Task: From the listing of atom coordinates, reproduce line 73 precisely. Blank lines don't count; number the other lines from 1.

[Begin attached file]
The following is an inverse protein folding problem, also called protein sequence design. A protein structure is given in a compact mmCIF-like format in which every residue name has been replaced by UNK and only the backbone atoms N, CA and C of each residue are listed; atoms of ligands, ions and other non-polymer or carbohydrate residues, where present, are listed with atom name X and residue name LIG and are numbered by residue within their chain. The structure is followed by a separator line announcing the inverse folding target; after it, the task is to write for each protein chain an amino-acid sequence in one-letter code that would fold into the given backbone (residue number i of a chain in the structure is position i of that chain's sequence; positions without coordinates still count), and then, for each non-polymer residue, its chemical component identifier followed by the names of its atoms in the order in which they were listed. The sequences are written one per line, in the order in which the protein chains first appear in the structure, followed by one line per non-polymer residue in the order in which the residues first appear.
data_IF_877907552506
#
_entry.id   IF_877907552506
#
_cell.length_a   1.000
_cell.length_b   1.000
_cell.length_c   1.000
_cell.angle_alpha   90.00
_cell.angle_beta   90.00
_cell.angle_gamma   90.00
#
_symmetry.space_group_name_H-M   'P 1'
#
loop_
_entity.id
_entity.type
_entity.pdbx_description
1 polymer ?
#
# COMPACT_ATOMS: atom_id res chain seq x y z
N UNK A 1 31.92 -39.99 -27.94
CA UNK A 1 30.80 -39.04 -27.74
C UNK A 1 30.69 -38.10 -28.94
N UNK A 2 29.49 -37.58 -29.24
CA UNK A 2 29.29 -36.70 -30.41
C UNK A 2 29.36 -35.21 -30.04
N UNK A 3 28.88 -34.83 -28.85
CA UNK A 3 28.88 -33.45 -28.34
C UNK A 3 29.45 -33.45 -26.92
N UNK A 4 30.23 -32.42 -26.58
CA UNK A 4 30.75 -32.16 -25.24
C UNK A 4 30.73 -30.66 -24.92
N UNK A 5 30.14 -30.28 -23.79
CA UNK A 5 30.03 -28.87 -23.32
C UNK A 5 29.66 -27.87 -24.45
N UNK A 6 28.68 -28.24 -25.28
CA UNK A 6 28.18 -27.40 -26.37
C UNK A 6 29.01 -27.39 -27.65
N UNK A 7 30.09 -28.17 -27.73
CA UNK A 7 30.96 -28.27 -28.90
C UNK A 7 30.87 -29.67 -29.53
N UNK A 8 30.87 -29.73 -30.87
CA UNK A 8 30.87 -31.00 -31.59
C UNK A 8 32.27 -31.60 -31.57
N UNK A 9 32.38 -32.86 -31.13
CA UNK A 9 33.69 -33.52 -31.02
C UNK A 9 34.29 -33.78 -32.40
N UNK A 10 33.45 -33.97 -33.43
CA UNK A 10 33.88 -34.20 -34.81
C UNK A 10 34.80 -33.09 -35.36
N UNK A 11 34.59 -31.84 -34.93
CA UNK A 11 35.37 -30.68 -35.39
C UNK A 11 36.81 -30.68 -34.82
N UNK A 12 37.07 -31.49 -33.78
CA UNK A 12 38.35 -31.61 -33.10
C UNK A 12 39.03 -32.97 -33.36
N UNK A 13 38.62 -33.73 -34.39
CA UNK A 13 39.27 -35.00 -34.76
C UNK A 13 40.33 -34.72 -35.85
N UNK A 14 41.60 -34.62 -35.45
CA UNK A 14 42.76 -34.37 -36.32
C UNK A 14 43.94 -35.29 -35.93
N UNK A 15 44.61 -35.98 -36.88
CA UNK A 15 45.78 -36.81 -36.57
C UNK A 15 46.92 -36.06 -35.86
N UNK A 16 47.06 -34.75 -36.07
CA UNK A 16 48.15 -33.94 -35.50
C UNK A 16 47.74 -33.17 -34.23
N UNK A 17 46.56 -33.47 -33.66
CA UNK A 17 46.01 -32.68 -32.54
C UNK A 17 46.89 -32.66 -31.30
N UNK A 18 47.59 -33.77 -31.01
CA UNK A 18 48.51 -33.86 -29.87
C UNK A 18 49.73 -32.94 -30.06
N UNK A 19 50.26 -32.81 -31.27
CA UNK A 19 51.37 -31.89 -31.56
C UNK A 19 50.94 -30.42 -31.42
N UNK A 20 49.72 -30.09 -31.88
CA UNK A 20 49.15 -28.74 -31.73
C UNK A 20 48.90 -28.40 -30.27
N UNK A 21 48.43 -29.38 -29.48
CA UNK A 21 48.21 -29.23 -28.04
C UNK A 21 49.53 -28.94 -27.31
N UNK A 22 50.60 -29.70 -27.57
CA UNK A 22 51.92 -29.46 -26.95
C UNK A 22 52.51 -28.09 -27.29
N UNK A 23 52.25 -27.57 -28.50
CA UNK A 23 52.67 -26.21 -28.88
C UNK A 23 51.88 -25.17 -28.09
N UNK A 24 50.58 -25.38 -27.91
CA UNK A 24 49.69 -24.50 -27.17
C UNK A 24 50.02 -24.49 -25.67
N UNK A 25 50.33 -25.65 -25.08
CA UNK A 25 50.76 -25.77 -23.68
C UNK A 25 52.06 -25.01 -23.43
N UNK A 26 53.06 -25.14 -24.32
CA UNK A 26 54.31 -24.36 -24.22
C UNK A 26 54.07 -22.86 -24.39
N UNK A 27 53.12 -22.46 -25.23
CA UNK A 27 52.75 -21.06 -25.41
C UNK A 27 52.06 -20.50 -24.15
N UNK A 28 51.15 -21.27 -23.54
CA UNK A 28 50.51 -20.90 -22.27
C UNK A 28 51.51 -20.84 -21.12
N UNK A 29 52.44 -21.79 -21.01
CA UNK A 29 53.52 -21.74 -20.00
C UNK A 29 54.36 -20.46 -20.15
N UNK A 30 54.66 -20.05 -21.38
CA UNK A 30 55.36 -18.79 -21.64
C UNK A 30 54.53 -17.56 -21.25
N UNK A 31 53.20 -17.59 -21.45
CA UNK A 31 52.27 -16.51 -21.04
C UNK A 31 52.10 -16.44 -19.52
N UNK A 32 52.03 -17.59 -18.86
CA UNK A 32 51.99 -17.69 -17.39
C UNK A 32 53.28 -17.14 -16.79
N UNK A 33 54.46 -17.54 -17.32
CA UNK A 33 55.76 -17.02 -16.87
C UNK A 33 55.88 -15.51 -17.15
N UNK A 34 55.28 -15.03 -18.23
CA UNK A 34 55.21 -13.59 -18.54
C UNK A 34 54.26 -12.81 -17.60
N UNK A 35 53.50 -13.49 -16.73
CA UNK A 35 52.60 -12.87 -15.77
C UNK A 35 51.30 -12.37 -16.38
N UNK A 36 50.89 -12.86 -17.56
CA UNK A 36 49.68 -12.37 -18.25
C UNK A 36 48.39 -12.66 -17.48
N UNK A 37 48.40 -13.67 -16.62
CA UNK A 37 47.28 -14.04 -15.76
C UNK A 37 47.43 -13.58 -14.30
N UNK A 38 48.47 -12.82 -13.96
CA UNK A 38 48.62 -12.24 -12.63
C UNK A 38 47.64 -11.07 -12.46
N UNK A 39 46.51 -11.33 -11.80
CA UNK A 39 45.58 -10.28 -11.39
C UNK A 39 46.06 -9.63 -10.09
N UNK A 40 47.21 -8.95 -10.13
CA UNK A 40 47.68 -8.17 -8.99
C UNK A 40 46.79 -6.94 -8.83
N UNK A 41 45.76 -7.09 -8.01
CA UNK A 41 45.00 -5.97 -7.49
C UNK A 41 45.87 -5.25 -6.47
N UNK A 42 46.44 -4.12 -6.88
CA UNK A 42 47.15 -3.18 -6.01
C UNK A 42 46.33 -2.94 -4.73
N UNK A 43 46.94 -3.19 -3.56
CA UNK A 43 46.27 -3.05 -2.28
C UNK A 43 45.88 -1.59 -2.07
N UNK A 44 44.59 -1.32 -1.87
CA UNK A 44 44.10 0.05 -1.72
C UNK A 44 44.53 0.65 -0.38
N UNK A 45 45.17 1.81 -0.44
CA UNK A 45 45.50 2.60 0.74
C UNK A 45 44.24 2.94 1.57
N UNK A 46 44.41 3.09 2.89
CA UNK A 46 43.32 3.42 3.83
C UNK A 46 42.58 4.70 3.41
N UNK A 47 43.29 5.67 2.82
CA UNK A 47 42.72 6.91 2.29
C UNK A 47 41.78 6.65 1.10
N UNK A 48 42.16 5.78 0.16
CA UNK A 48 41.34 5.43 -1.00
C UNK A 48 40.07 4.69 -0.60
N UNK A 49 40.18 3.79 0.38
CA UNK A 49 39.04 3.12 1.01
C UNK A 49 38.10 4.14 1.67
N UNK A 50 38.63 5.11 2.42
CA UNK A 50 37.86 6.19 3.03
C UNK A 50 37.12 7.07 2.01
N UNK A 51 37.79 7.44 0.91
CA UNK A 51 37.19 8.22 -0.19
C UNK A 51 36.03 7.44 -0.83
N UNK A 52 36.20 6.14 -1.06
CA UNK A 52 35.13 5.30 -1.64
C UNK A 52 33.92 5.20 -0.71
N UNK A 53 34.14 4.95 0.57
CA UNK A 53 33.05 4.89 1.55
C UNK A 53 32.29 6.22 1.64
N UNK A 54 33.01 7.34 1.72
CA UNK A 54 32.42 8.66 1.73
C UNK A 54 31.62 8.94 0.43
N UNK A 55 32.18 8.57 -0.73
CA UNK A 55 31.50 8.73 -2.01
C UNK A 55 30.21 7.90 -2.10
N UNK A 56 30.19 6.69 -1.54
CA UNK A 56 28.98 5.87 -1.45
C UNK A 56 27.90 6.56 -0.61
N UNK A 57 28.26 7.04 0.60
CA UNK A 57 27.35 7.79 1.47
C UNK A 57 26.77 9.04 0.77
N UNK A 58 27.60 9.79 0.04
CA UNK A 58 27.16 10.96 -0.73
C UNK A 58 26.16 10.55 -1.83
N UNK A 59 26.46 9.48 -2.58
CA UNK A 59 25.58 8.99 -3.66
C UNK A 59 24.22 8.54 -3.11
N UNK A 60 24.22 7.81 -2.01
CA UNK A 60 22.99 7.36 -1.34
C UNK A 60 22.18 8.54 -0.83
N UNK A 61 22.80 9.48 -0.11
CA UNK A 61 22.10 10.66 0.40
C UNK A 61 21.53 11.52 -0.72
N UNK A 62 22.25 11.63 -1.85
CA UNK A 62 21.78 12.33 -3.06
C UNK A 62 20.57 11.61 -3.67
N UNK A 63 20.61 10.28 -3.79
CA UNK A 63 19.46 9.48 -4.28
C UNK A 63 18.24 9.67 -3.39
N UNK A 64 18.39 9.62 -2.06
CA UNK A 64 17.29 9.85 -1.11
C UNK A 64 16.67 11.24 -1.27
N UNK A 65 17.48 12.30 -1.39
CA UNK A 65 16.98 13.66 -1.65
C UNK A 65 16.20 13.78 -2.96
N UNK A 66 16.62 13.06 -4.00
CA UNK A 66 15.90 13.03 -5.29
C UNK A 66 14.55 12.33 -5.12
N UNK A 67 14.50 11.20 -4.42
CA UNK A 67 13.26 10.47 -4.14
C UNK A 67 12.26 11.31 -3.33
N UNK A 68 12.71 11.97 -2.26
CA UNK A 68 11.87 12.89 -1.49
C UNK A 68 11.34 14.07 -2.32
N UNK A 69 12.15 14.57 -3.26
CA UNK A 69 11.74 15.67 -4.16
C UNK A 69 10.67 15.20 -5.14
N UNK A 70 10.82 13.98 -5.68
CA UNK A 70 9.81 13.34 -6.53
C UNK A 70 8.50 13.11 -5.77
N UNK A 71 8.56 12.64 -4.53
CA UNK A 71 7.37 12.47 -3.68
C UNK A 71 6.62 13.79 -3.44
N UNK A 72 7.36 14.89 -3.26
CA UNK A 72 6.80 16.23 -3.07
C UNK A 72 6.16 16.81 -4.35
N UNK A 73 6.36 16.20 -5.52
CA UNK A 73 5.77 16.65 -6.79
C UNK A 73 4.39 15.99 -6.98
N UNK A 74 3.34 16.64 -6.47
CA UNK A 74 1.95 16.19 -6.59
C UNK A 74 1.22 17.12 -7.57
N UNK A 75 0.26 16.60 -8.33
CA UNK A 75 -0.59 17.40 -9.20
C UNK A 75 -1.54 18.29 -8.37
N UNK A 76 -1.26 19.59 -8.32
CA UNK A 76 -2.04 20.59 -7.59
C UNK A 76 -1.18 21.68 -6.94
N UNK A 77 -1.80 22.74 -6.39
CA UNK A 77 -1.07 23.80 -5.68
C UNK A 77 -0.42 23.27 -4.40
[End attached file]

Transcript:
N UNK A 18 47.59 -33.77 -31.01